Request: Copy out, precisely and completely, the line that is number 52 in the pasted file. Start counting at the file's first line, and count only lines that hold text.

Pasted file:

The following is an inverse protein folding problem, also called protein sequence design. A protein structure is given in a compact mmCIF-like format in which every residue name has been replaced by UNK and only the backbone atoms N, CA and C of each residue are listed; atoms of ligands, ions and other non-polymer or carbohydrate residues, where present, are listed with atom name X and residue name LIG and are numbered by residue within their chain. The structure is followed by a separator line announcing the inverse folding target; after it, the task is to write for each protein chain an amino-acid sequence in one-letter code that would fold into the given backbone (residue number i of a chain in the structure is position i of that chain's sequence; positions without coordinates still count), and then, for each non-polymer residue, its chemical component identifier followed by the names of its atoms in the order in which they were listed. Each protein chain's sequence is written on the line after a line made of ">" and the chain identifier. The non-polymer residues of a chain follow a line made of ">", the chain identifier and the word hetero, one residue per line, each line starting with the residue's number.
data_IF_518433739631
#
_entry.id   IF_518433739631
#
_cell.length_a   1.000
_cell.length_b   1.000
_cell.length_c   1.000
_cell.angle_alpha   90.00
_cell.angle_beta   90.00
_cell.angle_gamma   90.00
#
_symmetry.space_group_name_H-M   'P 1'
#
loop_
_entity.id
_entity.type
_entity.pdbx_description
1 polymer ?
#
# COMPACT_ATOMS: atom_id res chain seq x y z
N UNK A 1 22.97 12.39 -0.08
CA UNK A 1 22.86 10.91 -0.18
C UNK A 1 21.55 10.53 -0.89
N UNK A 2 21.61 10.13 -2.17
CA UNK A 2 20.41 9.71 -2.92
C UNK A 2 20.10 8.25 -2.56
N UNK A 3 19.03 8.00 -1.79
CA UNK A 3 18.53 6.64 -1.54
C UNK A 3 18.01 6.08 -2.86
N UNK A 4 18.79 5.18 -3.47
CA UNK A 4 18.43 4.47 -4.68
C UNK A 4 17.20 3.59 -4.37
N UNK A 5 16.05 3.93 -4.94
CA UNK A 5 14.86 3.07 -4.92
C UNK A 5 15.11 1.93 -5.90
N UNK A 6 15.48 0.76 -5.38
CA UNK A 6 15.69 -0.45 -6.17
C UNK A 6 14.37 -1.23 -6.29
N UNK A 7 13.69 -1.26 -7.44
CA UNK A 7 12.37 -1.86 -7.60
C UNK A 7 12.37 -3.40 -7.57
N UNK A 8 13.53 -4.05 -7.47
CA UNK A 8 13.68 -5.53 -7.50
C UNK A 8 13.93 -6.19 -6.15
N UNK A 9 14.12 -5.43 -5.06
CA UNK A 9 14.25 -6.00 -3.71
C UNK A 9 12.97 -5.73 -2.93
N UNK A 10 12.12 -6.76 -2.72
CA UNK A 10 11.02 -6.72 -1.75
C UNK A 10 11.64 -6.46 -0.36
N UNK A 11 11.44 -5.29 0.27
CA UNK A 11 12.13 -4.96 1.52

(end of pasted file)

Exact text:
N UNK A 11 11.44 -5.29 0.27